Nikon AF-S DX Nikkor 35mm f/1.8G

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AF-S DX Nikkor 35mm f/1.8G[1]
Nikkor 35mm 1.8G.jpg
Technical data
Focal length35 mm
Crop factor1.5
Aperture (max/min)f/1.8 - f/22
Close focus distance0.30 m
Max. magnification0.16x (1:6.25)
Diaphragm blades7 (rounded)
Construction8 elements in 6 groups
Short back focusNo No
Ultrasonic motorYes Yes
Lens-based stabilizationNo No
Macro capableNo No
Max. length52.5 mm
Diameter70 mm
Weight200 g
Filter diameter52 mm
Lens hoodHB-46
Angle of view
Diagonal44.8° (with DX format)
IntroductionFebruary 2009
Retail info

The Nikon AF-S DX Nikkor 35mm f/1.8G is a lens manufactured by Nikon for use on Nikon DX format digital SLR cameras. It provides a field of view on a DX format camera similar to that of a normal lens on a 35mm film format camera.


Nikon announced the lens on 9 February 2009.[1] It is the first prime lens released by Nikon specifically designed for Nikon DX format DSLR cameras that is both rectilinear and supports autofocus on the Nikon D40, Nikon D40X, Nikon D60, Nikon D3000, Nikon D3100, Nikon D3200, Nikon D3300, Nikon D3400, Nikon D3500, Nikon D5000, Nikon D5100, Nikon D5200, Nikon D5300, Nikon D5500 and Nikon D5600. The first prime lens released for the DX format was the AF DX Fisheye-Nikkor 10.5mm f/2.8G ED.[2]

It achieved a DXOMark score of 28.[3]


  • 35 mm focal length (approximately field of view equivalent to a 50 mm lens used on a 35mm format camera)
  • Compact silent wave autofocus motor with full-time manual override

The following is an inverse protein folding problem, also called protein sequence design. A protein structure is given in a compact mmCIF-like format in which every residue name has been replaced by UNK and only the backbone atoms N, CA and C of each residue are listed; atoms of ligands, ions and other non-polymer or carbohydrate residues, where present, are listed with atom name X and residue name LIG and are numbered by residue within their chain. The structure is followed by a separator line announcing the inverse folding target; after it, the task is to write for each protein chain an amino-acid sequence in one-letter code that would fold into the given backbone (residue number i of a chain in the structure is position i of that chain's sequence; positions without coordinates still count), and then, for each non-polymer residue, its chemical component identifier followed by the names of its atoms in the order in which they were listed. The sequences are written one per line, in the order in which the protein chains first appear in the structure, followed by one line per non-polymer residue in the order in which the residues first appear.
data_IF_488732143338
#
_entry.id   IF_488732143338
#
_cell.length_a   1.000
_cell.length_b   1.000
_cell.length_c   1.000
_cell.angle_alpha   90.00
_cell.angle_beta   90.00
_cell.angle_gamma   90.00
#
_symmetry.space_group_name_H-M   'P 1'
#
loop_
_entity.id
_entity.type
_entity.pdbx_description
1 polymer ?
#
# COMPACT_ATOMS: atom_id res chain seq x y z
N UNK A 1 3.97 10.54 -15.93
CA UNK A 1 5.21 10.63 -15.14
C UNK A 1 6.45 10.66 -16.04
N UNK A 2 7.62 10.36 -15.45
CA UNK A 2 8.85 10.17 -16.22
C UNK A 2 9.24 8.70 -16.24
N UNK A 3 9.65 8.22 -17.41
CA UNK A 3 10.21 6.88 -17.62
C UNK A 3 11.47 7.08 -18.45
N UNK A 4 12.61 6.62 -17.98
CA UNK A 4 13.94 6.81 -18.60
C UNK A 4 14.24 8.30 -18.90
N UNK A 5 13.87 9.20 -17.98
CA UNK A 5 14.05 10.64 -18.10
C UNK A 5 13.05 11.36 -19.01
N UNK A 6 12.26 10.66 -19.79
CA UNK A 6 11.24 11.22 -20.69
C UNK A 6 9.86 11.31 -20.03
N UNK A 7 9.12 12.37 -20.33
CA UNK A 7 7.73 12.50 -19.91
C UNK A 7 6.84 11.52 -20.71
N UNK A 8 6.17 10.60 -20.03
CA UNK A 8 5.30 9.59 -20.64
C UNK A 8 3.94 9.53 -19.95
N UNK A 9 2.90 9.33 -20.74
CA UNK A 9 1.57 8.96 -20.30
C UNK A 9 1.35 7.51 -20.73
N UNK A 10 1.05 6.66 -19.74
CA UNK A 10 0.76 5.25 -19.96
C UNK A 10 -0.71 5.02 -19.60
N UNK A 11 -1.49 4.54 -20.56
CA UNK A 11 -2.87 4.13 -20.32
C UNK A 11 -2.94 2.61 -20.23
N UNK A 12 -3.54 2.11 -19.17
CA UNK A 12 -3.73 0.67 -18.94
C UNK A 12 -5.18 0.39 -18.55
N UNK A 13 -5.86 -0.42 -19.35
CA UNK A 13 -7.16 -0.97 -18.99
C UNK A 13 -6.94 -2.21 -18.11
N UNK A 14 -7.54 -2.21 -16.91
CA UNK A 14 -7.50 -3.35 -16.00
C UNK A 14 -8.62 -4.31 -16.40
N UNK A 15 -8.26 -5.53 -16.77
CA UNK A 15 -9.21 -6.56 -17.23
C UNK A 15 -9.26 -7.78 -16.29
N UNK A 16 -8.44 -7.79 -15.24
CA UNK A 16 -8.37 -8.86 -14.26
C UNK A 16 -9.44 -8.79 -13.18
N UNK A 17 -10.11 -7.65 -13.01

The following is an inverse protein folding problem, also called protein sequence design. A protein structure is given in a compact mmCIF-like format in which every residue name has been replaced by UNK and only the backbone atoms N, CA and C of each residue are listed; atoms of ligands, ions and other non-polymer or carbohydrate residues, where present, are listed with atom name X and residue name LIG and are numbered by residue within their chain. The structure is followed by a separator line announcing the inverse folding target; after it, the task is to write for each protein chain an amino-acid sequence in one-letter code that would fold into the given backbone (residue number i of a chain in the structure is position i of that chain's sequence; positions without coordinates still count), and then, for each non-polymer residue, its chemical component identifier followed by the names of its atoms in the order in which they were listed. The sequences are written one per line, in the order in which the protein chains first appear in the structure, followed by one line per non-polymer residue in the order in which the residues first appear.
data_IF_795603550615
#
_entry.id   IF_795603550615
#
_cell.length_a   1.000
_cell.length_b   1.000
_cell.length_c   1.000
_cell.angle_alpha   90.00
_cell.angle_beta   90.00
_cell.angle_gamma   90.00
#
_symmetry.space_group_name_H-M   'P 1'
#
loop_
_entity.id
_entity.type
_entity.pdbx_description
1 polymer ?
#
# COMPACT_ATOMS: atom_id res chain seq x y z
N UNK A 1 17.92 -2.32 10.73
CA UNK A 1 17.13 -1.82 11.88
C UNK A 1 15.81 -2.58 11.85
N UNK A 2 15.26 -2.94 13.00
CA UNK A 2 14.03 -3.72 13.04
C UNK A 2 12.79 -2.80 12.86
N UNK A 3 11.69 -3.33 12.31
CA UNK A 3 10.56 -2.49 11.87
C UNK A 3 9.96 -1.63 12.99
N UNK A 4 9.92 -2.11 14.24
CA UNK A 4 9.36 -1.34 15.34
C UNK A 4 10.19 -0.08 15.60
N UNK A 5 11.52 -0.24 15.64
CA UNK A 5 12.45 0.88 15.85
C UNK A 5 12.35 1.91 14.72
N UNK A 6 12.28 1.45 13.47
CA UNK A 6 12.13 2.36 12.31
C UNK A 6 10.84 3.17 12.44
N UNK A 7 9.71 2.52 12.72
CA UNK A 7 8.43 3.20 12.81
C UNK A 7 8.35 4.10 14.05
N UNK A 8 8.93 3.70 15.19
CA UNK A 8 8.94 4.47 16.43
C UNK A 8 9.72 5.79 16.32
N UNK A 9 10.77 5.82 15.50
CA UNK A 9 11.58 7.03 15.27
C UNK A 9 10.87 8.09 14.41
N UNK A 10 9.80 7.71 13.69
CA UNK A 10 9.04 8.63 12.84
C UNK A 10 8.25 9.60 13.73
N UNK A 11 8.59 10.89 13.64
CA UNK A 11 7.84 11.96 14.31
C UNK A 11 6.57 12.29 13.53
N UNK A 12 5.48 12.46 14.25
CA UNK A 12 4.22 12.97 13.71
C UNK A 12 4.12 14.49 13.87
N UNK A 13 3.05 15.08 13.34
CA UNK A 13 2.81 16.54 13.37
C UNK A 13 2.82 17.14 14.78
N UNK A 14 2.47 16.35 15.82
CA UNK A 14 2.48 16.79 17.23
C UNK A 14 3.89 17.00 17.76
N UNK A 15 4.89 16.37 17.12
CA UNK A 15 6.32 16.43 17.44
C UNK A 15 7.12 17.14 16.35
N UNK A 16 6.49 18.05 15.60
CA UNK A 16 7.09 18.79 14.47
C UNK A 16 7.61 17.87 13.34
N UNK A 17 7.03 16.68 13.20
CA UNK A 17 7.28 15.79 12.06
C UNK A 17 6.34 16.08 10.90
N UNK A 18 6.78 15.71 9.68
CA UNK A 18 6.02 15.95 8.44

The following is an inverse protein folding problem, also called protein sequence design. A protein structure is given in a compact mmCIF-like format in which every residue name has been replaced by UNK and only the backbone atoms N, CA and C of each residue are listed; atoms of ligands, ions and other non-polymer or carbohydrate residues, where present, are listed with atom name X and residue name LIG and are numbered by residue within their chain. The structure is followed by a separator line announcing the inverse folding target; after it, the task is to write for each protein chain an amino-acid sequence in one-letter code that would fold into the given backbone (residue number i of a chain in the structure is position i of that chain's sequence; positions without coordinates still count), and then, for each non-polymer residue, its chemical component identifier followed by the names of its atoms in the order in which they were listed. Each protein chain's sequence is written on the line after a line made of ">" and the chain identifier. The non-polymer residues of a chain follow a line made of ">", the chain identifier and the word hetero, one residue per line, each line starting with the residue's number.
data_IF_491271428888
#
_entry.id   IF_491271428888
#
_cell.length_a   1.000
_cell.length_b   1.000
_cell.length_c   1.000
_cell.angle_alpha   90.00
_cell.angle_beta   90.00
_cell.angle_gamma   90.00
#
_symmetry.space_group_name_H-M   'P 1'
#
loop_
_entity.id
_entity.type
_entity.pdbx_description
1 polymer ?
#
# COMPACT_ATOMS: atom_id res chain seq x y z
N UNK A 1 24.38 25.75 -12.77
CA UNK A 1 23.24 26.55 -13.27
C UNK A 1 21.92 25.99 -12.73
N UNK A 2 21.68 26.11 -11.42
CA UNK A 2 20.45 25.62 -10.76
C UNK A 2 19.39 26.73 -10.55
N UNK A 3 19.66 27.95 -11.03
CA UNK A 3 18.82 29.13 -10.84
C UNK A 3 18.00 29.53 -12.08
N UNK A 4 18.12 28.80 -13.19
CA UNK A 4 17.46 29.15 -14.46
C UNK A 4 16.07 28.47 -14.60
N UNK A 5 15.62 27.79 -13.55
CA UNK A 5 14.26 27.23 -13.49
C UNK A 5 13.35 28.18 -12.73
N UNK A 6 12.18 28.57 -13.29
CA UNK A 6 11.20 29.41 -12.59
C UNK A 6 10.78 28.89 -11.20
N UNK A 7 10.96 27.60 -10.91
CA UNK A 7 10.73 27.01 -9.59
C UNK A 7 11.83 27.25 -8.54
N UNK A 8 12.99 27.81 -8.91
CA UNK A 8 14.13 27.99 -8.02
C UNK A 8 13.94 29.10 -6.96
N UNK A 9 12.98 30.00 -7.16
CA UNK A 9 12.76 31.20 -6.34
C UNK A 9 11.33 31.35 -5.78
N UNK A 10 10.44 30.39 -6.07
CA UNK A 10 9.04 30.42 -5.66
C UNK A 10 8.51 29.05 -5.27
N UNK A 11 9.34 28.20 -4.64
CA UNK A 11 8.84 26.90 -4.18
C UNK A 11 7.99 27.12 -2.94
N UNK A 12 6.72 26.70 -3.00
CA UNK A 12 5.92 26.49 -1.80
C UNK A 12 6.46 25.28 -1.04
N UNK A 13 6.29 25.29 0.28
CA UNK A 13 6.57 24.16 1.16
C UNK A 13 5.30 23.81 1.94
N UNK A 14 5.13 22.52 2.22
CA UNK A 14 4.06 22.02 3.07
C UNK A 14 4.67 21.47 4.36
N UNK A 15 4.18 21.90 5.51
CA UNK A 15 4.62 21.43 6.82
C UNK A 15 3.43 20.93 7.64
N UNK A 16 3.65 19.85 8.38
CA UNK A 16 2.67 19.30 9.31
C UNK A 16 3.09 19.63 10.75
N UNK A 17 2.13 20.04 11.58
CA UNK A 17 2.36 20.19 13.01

• Nikon F-lens mount for use with Nikon DX format DSLRs (use on Nikon FX format DSLRs will cause vignetting)
  • Rear-focussing elements allow for a non-rotating lens front, enabling easier usage of rotating filters such as circular polarisers
  • Dust gasket around lens mount to reduce dust entering when lens and camera are attached


  • 8 lens elements in 6 groups
  • 1 hybrid aspherical element
  • 52 mm filter thread for widely distributed 52 mm filters

Target market[edit]

The lens is intended to be an inexpensive prime lens for owners of Nikon DX format DSLR cameras.[4]

See also[edit]


  1. ^ a b "AF-S DX Nikkor 35mm f/1.8G". Lenses. Nikon Corporation. 2009. Retrieved 2009-02-11.
  2. ^ "Two new wide Nikon DX Format lenses". Digital Photography Review. 22 July 2003. Retrieved 2009-02-23.
  3. ^ "Lenses Database - DxOMark". Retrieved 2019-07-19.
  4. ^ "N35mm F1.8 for DX? What is Nikon up to?". Digital Photography Review. 10 February 2009. Retrieved 2009-02-11.

External links[edit]